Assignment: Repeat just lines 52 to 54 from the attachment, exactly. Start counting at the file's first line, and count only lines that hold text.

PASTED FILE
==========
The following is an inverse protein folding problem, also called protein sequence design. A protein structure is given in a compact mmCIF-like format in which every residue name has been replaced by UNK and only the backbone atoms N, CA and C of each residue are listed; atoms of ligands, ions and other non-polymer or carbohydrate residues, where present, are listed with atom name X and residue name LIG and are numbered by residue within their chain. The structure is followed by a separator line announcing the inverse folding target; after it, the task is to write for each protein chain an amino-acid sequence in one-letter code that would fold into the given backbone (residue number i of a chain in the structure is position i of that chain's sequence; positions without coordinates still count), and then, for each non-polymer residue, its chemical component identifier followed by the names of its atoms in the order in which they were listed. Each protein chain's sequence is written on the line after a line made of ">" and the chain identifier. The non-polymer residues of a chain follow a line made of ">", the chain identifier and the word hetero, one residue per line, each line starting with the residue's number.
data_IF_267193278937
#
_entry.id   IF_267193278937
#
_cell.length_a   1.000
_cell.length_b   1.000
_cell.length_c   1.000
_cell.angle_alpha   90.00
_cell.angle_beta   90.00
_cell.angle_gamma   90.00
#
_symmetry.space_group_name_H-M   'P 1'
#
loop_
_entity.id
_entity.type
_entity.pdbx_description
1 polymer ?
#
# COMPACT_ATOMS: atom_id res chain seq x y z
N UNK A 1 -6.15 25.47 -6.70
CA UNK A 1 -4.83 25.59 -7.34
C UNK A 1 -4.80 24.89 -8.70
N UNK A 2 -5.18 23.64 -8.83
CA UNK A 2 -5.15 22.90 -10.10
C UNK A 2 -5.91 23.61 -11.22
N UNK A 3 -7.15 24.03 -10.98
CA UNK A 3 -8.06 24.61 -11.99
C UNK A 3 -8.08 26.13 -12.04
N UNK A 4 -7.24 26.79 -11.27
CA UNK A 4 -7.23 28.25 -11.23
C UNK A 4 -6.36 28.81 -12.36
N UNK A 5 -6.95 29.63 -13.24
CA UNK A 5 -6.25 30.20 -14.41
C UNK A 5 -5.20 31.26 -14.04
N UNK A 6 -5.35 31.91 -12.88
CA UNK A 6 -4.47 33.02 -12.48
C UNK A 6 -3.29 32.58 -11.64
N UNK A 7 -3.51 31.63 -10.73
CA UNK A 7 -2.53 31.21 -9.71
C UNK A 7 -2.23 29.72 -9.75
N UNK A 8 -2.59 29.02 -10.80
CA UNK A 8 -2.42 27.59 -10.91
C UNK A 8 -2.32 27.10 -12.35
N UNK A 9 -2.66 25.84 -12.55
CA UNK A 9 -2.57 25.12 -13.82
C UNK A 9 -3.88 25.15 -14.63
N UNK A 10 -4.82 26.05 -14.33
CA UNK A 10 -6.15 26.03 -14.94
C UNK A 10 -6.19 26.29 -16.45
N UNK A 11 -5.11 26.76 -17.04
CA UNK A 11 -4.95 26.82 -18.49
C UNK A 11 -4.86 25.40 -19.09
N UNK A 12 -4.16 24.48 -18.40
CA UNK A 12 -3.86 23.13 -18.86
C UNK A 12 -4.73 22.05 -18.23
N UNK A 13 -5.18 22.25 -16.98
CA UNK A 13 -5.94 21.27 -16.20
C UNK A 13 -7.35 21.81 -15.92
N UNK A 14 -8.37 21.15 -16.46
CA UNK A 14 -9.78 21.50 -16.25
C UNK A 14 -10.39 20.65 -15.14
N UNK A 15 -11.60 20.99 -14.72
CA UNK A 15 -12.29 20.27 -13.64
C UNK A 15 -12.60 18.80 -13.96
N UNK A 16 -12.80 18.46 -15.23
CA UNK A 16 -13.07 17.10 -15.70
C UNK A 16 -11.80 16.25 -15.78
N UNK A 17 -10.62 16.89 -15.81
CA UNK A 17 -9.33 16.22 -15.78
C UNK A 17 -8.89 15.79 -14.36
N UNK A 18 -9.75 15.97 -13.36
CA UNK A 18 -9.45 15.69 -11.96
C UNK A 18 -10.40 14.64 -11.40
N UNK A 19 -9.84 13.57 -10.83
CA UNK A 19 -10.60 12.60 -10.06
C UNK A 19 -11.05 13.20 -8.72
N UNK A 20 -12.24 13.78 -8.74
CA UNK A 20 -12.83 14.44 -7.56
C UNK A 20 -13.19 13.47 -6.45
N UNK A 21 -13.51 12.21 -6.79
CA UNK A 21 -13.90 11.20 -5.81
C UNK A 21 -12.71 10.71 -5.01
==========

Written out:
N UNK A 11 -5.11 26.76 -17.04
CA UNK A 11 -4.95 26.82 -18.49
C UNK A 11 -4.86 25.40 -19.09